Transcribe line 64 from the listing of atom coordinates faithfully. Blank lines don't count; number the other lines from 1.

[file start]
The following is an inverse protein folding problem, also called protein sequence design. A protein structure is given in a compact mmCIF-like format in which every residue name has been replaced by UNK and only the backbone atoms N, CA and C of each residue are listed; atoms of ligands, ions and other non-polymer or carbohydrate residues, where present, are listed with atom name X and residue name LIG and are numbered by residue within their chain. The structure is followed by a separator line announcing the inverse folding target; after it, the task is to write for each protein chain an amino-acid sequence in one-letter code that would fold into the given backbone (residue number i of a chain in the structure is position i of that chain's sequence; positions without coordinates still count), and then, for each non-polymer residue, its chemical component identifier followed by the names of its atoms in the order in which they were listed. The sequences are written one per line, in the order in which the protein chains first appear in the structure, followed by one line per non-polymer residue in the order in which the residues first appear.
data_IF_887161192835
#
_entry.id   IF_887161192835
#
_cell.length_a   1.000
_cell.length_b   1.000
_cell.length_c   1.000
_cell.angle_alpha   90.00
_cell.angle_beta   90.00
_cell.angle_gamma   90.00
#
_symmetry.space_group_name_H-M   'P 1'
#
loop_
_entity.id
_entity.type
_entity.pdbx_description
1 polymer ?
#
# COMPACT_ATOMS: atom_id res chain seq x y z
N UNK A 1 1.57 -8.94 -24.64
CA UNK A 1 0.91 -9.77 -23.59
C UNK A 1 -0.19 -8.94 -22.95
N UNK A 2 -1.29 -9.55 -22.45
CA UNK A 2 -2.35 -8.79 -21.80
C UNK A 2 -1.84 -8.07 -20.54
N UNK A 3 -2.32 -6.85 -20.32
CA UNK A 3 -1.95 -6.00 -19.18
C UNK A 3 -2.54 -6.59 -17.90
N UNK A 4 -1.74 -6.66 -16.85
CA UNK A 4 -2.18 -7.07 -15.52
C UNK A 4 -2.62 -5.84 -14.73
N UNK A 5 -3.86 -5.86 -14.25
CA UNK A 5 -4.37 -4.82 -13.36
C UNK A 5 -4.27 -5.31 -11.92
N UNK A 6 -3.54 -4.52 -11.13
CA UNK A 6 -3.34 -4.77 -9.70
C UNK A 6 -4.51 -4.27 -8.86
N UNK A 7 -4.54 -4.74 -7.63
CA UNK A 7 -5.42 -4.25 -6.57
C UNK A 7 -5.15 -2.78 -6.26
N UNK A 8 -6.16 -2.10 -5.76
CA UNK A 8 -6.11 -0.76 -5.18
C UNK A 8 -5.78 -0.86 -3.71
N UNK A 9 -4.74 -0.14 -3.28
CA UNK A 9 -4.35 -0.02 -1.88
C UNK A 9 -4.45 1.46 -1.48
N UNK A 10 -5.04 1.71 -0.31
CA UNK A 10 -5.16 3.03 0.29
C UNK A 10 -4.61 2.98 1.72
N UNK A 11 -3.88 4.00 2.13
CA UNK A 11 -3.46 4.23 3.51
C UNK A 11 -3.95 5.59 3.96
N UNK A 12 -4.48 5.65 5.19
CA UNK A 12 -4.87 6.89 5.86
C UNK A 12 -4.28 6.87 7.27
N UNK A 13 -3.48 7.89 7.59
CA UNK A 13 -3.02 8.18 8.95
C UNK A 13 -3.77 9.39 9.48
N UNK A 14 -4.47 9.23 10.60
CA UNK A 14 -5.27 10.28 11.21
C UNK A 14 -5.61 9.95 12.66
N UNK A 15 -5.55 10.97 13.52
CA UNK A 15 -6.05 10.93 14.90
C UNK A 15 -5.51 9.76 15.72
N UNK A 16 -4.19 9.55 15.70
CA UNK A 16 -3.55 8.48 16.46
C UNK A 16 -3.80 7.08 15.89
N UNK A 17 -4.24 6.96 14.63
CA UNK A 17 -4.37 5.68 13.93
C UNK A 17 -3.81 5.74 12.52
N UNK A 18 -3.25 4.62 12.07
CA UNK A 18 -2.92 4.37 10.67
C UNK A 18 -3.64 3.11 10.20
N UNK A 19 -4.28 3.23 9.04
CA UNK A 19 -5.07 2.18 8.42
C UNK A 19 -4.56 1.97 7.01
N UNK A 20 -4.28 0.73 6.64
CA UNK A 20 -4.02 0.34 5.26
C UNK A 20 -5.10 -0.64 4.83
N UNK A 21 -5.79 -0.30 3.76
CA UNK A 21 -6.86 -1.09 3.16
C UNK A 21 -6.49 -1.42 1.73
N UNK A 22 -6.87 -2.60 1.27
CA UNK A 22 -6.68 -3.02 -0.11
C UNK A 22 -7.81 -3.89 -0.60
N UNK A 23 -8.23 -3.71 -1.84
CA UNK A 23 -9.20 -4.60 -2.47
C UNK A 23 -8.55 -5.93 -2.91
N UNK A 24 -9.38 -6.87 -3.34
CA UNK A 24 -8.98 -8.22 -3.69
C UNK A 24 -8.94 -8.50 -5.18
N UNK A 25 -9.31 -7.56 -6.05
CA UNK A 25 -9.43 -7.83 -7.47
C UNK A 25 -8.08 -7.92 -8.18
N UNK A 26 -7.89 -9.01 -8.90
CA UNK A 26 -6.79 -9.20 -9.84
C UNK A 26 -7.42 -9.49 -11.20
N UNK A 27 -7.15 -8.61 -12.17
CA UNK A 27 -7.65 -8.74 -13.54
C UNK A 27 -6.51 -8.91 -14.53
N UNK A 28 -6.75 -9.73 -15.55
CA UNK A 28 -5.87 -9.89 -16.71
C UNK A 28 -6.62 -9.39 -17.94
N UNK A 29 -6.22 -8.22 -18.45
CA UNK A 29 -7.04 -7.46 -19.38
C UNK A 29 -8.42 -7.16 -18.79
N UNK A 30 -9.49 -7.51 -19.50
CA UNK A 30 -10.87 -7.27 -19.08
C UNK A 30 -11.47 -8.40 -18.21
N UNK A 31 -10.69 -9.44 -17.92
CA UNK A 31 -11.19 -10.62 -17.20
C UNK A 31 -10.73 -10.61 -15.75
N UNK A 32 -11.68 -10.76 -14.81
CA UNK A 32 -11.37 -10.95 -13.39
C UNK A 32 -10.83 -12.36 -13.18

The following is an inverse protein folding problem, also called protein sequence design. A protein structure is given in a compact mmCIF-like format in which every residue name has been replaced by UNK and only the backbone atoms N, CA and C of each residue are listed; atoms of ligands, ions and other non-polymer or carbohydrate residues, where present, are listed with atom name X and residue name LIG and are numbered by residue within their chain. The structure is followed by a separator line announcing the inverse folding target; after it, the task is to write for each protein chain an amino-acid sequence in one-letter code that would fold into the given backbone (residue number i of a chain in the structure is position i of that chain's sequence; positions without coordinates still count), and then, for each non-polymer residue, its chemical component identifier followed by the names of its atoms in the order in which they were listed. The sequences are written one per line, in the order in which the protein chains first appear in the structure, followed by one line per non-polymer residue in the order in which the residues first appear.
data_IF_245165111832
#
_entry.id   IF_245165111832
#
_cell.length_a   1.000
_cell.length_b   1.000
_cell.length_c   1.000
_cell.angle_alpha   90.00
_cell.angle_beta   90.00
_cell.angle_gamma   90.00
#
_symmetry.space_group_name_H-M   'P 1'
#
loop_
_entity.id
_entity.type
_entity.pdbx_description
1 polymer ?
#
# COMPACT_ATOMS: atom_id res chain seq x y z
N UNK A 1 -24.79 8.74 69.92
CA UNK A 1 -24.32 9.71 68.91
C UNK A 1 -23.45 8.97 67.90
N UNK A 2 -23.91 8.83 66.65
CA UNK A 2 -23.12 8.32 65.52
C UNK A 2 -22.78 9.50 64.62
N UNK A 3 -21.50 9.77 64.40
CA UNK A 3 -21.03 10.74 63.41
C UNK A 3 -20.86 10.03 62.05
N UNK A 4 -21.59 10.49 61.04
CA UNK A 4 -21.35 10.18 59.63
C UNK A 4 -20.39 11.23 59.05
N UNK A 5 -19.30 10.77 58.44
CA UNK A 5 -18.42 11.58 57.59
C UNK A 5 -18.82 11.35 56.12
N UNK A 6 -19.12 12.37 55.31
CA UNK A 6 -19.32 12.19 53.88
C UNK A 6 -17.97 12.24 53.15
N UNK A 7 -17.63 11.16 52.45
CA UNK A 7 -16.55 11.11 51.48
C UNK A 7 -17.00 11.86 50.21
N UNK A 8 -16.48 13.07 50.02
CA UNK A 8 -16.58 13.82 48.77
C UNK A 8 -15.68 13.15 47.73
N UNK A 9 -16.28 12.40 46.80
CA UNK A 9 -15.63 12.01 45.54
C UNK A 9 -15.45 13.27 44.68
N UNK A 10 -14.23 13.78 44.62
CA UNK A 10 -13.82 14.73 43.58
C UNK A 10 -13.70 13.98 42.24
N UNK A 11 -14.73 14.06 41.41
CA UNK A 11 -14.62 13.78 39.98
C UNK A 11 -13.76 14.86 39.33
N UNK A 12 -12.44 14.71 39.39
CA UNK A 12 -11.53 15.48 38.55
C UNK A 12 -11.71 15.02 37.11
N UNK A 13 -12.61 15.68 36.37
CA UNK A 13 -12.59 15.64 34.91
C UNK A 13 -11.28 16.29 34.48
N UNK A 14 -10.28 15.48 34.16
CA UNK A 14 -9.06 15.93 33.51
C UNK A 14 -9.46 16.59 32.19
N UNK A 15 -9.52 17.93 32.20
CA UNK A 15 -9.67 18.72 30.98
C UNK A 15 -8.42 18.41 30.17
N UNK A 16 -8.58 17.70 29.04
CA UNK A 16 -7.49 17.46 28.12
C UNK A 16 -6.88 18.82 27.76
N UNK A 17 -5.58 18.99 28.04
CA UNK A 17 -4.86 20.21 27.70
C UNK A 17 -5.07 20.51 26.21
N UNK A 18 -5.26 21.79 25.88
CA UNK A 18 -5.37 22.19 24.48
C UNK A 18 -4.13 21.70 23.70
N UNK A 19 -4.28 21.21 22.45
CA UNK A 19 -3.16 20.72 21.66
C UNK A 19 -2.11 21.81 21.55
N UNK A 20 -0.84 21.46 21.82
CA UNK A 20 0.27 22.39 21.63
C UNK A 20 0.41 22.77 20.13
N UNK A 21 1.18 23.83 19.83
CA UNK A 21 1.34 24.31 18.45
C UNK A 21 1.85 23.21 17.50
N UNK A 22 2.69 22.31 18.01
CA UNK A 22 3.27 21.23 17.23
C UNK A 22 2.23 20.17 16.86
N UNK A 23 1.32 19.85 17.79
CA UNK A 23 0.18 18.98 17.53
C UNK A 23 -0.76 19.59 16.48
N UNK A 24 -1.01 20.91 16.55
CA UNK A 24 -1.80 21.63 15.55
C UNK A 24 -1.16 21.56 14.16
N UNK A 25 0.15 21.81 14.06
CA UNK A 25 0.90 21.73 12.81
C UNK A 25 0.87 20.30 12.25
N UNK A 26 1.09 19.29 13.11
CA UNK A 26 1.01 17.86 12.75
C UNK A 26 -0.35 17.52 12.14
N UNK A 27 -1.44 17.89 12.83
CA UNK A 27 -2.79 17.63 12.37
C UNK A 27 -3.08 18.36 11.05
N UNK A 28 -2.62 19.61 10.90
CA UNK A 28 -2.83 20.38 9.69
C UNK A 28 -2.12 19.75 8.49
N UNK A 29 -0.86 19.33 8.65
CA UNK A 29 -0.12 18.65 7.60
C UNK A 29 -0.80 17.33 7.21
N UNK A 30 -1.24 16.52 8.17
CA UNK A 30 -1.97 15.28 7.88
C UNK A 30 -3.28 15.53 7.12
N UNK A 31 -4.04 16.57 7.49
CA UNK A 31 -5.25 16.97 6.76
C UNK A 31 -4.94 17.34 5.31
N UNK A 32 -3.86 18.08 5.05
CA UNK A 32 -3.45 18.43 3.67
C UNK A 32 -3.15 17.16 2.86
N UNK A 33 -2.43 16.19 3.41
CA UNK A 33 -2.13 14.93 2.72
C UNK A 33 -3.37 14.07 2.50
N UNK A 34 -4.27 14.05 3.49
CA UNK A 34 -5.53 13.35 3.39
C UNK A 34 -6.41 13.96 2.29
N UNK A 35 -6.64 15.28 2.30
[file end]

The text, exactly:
N UNK A 15 -5.55 10.97 13.52